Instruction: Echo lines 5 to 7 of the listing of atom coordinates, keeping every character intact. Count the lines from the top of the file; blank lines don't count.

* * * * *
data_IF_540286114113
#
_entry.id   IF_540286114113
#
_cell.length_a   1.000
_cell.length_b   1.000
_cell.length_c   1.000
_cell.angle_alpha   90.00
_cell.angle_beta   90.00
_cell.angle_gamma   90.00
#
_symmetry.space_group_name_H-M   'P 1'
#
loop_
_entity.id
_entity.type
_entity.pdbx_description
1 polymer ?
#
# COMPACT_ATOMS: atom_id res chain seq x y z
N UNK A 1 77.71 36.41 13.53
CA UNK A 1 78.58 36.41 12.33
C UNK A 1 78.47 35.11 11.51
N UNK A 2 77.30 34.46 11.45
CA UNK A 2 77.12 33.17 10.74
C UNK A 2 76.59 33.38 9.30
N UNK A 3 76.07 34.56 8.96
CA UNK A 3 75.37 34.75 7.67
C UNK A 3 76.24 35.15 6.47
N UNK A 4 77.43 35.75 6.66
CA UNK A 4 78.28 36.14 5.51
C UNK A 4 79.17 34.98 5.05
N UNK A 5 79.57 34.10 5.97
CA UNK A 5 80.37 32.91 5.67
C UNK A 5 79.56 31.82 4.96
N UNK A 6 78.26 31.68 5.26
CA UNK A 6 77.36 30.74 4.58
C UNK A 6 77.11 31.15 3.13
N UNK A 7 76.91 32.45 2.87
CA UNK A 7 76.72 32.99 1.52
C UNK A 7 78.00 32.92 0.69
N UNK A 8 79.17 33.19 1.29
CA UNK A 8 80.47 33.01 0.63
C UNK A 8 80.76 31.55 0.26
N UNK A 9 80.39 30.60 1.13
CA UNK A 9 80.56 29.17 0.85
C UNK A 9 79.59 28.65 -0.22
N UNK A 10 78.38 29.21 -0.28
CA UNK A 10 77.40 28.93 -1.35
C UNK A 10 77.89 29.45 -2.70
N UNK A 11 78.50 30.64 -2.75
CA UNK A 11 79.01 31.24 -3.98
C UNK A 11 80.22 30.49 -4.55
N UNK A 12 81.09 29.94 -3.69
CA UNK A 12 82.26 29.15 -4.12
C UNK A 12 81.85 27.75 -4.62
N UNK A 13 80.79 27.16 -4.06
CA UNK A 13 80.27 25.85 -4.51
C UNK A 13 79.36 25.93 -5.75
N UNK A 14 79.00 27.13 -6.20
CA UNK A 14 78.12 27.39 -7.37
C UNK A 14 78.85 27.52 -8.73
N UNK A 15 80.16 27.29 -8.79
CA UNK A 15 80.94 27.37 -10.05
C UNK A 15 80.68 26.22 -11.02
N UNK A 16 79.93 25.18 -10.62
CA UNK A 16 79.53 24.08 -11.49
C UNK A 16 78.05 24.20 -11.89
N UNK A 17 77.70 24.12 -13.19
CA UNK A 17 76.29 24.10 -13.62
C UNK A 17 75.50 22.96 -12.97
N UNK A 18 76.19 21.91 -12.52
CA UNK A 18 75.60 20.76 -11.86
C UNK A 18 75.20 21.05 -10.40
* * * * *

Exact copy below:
_cell.length_a   1.000
_cell.length_b   1.000
_cell.length_c   1.000